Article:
SMEs: No choice except to offer bribes

SMEs: No choice except to offer bribes
Graphic used to illustrate bribery.

PUTRAJAYA - Small and medium enterprises (SMEs) have voiced concern over threats of stiff fines by enforcement officers who inspect their premises, leaving them no choice but to offer bribes to avoid unnecessary summonses.

SME Association of Malaysia president Teh Kee Sin said many entrepreneurs had claimed that they were in perpetual fear of such enforcement officers, who tended to ask for bribes instead of issuing compound notices.

"For example, a Health Ministry enforcement officer inspected the premises of our member entrepreneur recently and found an isolated incident where mosquito larvae was breeding in a tyre with a little rainwater.

"The officer immediately threatened to issue a RM5,000(S$2000)compound notice and later offered the manager a 'deal' of RM400 to let the matter pass," he told a press conference at the Malaysian Anti-Corruption Commission (MACC) headquarters here yesterday.

Teh, along with the Federation of Malaysian Hawkers Association president Datuk Lee Teong Chwee, had earlier met with the MACC to discuss a solution to corruption issues plaguing their members.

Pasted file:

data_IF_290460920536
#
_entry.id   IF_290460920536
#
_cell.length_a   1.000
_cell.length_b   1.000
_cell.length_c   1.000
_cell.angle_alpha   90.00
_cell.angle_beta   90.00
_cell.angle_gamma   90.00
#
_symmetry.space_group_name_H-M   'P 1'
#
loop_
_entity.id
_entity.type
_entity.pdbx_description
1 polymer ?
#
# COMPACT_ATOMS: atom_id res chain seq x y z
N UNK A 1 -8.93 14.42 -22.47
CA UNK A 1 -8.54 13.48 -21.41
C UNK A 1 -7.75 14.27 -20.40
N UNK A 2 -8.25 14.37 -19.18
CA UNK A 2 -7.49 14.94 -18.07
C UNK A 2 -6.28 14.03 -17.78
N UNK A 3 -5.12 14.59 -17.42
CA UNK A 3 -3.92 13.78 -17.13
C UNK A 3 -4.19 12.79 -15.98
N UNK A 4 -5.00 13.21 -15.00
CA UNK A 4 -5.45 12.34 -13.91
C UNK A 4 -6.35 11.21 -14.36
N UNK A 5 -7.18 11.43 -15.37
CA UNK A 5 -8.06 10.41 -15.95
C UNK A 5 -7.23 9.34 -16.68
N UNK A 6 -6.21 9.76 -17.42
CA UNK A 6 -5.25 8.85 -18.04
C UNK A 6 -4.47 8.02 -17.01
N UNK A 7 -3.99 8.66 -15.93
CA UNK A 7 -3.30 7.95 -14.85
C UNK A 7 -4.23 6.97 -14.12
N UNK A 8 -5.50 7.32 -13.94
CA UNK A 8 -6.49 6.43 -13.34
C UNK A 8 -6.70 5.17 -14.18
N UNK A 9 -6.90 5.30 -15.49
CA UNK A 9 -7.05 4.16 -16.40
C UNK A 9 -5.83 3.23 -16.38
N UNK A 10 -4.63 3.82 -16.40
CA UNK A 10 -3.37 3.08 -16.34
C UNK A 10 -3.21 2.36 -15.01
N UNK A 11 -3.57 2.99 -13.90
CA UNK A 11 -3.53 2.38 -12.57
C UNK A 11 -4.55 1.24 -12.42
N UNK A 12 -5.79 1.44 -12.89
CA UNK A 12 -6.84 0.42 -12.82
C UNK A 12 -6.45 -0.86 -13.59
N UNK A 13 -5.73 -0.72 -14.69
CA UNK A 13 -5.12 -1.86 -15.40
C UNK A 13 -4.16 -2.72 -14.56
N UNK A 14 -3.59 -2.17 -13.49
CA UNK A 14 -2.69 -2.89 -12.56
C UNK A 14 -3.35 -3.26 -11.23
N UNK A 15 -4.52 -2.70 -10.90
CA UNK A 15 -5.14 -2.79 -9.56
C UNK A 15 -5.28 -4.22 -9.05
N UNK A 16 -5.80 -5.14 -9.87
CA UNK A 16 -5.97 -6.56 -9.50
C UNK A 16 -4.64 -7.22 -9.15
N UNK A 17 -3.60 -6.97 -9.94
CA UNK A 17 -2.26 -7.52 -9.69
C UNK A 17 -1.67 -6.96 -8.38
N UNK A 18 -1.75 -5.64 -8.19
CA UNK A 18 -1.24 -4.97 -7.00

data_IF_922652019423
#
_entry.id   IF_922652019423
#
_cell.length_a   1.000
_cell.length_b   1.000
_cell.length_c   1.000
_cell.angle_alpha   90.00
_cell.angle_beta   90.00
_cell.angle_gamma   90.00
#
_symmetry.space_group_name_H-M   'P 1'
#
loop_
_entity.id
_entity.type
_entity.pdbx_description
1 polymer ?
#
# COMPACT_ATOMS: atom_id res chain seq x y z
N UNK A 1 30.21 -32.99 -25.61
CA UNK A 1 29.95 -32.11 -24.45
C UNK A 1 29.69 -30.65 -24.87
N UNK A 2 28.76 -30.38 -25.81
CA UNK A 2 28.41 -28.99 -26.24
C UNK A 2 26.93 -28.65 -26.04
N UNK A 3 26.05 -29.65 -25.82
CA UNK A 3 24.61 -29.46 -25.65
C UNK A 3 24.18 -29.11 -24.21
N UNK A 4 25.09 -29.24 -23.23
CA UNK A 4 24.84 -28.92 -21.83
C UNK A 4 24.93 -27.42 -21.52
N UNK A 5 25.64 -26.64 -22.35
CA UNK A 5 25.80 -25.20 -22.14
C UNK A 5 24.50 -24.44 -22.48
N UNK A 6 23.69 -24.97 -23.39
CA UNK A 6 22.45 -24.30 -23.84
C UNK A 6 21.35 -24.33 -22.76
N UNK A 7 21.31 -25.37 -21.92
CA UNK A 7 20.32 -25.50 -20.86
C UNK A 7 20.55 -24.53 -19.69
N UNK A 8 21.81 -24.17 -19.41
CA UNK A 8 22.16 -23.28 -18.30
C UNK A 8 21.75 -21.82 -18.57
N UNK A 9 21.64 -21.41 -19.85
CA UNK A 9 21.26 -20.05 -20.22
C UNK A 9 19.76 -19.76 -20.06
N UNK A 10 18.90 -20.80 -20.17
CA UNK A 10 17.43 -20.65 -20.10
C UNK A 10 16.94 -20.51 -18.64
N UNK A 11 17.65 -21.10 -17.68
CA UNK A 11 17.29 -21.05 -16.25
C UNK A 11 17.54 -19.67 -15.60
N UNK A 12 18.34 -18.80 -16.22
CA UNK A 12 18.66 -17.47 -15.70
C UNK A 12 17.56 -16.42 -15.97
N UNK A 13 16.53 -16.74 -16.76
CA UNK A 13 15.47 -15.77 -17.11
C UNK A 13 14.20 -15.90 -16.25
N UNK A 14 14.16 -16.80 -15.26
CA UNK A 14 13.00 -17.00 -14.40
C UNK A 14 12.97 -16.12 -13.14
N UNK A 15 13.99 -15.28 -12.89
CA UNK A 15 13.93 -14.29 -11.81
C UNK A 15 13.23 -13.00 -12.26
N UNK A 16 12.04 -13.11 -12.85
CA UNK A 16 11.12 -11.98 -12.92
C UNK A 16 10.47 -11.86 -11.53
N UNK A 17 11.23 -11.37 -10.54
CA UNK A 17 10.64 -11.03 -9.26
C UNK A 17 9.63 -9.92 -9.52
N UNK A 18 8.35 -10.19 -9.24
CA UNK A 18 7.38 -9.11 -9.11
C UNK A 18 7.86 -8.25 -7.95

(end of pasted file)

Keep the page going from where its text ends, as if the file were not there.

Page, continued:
Lee said about 90 per cent of hawkers had at some point been forced to pay a bribe to avoid being fined by enforcement authorities.

"What I am most concerned about is that the officers threaten the hawkers instead of educating them on the do's and don'ts.

"We would understand if the hawker was a repeat offender, but most first-time offenders are unaware that they have not followed the rules," he said.

Meanwhile, Teh noted that SMEs faced the corruption issue most frequently when renewing licences and applying to hire foreign workers.

"As these processes are tedious, our members are often approach­ed by middlemen claiming to be able to speed up the process.

"They claim payments of RM5,000 to RM6,000. This does not include the bribes the applicants have to pay to other parties.

"Applicants eventually find they have to engage the services of the middlemen. Otherwise, the task at hand seems to be never-ending," he added.

Both Lee and Teh expressed hope to work with the MACC and other relevant agencies to address the matter and encourage those who had been threatened to lodge reports with the commission.

Both associations have also joined the MACC's anti-corruption and integrity campaign, which will begin in Kuala Lumpur on Monday.

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